Could ‘Transition Credits’ Make the Switch Away from Coal Economically Viable?

October 11, 2023 14:00:26

Asia is the largest producer of emissions on the planet, accounting for more than one-half of global emissions and tripling the level of emissions from the United States, currently the world’s second-largest emitter. With China leading as Asia’s top emitter at over one-quarter of global emissions, the continent has been keen on cutting its reliance on coal in favor of cleaner energies.

However, major Asian nations such as China are heavily reliant on coal for energy production, especially as energy shortages and high prices have made other sources of energy nonviable in recent months. Transitioning away from coal to cleaner alternatives such as solar and wind would require significant private and public investment to ensure grids can still provide enough affordable energy to meet demand during the transition.

In Singapore, the central bank has proposed using a new class of carbon credits dubbed “transition credits” to accelerate the transition from coal to clean energy and keep the process economically viable.

According to a working paper published by McKinsey and Company, Asia is currently home to almost 2,000 coal-fired power plants (CFPPs). Initiatives focused on the early phase-out of coal mainly use blended finance, which leverages concessional capital from philanthropic investors, multilateral development banks and governments, to derisk the coal-phase-out process and attract capital from private investors.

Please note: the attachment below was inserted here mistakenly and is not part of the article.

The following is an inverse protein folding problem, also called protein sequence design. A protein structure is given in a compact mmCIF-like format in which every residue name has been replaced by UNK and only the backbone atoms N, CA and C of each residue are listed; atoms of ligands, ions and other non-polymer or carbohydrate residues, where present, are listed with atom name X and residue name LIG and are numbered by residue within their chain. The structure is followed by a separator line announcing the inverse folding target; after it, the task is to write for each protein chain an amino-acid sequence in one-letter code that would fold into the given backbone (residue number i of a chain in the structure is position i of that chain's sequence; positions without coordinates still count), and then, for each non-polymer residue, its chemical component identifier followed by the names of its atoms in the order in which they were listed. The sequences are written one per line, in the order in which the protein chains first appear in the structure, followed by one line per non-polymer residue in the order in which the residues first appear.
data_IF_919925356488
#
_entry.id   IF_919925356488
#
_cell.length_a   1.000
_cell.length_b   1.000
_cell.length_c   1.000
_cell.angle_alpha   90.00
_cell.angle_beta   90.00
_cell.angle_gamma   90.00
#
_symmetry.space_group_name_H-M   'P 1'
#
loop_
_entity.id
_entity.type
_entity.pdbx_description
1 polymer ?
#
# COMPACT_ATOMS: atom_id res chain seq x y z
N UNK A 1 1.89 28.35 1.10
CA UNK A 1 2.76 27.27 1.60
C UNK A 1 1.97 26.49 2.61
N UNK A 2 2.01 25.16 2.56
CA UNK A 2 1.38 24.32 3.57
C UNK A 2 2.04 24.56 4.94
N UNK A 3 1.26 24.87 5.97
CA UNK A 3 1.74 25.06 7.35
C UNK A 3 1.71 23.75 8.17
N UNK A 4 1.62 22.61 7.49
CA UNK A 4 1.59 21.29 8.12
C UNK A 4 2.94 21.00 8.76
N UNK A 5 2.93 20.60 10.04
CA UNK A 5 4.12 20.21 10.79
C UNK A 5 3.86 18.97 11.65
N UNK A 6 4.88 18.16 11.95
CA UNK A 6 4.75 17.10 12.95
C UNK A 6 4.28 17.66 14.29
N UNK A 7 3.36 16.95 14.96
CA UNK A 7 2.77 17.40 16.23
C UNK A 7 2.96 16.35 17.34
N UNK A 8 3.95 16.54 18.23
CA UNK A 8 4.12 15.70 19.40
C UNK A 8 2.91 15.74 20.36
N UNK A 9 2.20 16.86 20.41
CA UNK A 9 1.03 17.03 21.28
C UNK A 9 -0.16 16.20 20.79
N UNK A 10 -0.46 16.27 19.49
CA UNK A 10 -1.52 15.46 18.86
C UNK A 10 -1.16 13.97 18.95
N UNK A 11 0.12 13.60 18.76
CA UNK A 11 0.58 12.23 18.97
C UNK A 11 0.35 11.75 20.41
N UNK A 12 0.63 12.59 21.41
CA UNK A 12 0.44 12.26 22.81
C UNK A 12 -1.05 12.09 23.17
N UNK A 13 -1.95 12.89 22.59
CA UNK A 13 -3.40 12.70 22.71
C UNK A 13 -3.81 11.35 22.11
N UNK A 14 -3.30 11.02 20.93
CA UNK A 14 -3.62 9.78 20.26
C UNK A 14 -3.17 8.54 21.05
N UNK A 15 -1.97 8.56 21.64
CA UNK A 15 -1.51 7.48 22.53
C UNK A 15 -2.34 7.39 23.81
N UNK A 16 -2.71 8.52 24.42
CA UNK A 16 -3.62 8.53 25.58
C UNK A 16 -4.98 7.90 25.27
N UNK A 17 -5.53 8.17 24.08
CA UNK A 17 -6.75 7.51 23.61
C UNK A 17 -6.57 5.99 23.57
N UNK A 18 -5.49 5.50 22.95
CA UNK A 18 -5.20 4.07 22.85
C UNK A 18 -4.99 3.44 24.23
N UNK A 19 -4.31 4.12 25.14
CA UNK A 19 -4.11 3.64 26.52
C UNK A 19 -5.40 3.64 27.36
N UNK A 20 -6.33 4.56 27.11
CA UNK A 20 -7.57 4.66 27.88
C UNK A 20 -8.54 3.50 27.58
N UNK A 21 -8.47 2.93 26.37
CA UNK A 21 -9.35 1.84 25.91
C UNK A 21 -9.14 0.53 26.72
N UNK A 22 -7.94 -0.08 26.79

However, this approach is yet to complete the first Asian phase-out transaction mainly because of its reliance on concessional capital, which often isn’t enough to attract the private capital needed to fund the closure of Asia’s coal-fired power plants.

According to Leong Sing Chiong, the Monetary Authority of Singapore’s (MAS) deputy managing director of markets and development, retiring a coal-fired power plant is “inherently uneconomical.” Closing the economic gap caused by the closure of a CFFP at scale requires “significant funding,” Chiong said.

With the industry estimated to need at least $500 billion to close the thousands of CFPPs on the Asian continent, novel approaches such as transition credits may make their closure economically viable. These credits are generated when major polluters such as coal-fired power plants are retired early in favor of cleaner alternatives, resulting in a reduction in carbon emissions. Any renewable that produces lower emissions, including hydrogen, natural gas and ammonia, may qualify for transition credits depending on regional and national taxonomies, the McKinsey-MAS report noted.

Furthermore, the report noted that keeping the transition credits in line with Core Carbon Principles will ensure they are of “high integrity.”

Such innovative proposals to making the shift away from coal less economically painful for communities and utilities point to how vital it is for major coal companies such as Peabody Energy Corporation (NYSE: BTU) to find ways to transform their businesses so that they are in line with the new paradigm of energy generation as coal makes its exit.

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